01 Sep 2016
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Ask the Expert: How to Build a More Diverse Board

Diverse boards build better businesses. But where to start?
Re: Caroline Pan (MBA 2001); Laurence Batlle (AMP 186); Maggie Pax (MBA 1989); Janelle James (MBA 2008)

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Recent studies have found that gender diversity in the corporate boardroom can enhance dialogue, curb excessive risk-taking, and boost both performance and share price. And yet, women still hold only about 19 percent of S&P 500 company board seats. Beth Stewart (MBA 1982) has been tackling this issue as the founder and CEO of the executive search firm Trewstar, which places experienced and accomplished women on corporate boards. She offers her advice here.

What tips do you have for senior female executives looking for a corporate board seat? What are the best strategies for networking and positioning yourself?
Caroline Pan (MBA 2001)

STEWART: There is no one answer to this question. The advice is not different from what men do, by the way. Unlike almost everything else a successful person does in his or her professional life, it is somewhat difficult to “decide” to become a board member and then plan for it to happen via networking and repositioning your career on your résumé.

Part of the problem is not with the qualifications or networking skills of people who want to be board members. It is about how few spots are open and how random the process can be. My recommendation is to pursue your business career as aggressively and professionally as you can so that when and if the opportunity arises you will be recognized for your expertise and interpersonal skills. It does not hurt to make sure you have developed some sponsors along the way who can speak on your behalf—behind the scenes or as formal references.

In many European countries, some strong regulations have been adopted to force this diversity in recent years. Do you see an opportunity here to support diversity through regulation?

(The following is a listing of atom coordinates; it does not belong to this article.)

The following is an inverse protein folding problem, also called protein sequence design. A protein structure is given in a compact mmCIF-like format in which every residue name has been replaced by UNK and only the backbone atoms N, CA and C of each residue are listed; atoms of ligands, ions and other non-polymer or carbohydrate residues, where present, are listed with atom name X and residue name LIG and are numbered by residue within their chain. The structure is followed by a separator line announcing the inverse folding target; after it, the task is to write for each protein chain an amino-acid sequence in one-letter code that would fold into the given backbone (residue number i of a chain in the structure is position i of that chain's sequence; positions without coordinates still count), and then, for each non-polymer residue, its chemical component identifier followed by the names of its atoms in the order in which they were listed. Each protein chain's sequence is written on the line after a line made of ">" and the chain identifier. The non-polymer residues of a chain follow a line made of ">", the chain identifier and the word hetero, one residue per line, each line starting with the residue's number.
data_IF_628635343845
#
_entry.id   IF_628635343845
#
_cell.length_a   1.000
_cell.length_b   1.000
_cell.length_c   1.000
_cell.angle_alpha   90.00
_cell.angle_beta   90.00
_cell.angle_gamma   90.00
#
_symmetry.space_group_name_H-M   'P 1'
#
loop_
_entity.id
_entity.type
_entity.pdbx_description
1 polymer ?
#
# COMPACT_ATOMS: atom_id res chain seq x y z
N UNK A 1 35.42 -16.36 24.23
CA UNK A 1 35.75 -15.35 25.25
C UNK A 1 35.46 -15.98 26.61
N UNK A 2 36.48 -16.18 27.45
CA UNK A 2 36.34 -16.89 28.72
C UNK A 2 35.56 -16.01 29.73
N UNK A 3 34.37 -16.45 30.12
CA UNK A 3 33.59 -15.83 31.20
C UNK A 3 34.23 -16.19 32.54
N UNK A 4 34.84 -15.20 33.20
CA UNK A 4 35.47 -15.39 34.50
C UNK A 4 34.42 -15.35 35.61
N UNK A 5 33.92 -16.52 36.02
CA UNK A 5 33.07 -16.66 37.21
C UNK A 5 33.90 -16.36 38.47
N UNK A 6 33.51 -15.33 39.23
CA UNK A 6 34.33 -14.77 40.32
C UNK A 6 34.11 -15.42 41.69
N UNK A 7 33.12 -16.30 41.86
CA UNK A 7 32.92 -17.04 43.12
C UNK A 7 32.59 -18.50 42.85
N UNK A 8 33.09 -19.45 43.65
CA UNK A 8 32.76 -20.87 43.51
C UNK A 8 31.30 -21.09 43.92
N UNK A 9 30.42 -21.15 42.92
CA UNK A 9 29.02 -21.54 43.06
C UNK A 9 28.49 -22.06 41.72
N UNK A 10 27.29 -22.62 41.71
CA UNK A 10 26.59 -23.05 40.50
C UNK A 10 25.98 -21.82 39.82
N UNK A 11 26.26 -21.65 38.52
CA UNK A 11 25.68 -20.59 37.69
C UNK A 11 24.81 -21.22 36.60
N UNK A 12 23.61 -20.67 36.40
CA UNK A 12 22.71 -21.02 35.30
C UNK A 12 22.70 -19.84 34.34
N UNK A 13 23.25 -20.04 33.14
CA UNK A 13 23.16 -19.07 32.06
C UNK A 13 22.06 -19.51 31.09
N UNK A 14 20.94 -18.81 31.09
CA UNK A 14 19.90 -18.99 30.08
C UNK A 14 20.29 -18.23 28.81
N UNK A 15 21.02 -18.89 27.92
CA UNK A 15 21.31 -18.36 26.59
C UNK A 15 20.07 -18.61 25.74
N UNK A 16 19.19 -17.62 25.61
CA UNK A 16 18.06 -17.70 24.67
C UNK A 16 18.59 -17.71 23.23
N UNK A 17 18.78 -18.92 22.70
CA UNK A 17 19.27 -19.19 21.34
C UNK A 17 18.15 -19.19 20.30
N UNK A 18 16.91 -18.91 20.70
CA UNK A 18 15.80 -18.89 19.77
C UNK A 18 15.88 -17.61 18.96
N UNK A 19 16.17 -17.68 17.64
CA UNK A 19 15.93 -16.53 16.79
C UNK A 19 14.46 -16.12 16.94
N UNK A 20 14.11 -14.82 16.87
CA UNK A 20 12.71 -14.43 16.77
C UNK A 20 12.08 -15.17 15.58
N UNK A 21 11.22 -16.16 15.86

Laurence Batlle (AMP 186, 2014)

STEWART: Quotas, which are what you are talking about, are one of the third-rail topics in the world of women and boards. I do not support quotas even though I acknowledge that more women are on boards in many European countries as a result of those regulations.

If you go to our website, you will see that the first words are “Trewstar is a search firm that cares about good corporate governance.” I believe the way to good corporate governance is to add only the highest quality individuals to boards. In some ways, we used to have an unspoken quota system for boards. It was that men always got the spots, and the standards for joining a board were often, let’s say, flexible. I do not want to be a party to adding women because there is a rule that says that’s the first criterion. In some situations, the danger is that we will add mediocre women. That helps no one. In other situations, the issue is that we perpetuate the unintended bias that women are not as qualified as men and are only on boards thanks to the quota. Once in the boardroom, a variety of problems can develop if there is a perception that there are two types of directors. That, once again, helps no one.

Corporate board members are typically recruited from the ranks of CEOs or former CEOs. As women are underrepresented in the corner office, to what degree are corporate boards considering other leadership experience as relevant for candidates?
Maggie Pax (MBA 1989)

STEWART: We place only outstanding board candidates whose backgrounds meet the specifications of our clients, and not one candidate has served as a CEO. We have placed a two-star Air Force general on two different boards. She clearly had many CEO-like experiences, but I believe it was her role as a cyber-expert that was most compelling to the boards.

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How are executive education programs like Kellogg’s Women’s Director Development Program or participation in associations like the Latino Corporate Directors Association weighed when considering candidates for board roles? Are educational and networking opportunities something women and minorities should consider if corporate governance is a long- or short-term goal?
Janelle James (MBA 2008)

STEWART: It is hard to say because I cannot evaluate the subtle impact that the various training programs have on the development of business executives. All I can say is that by the time a female reaches the C-suite of a Fortune 500 company or becomes a partner at a well-respected professional services or private equity firm, she has excelled beyond the need for a training program. That is not to say that these programs aren’t useful for developing executives as they move up the corporate ladder. But once in the C-suite, it is a nonissue. No one ever asks me if a candidate has been to a training program.

 
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Class of MBA 1982, Section I
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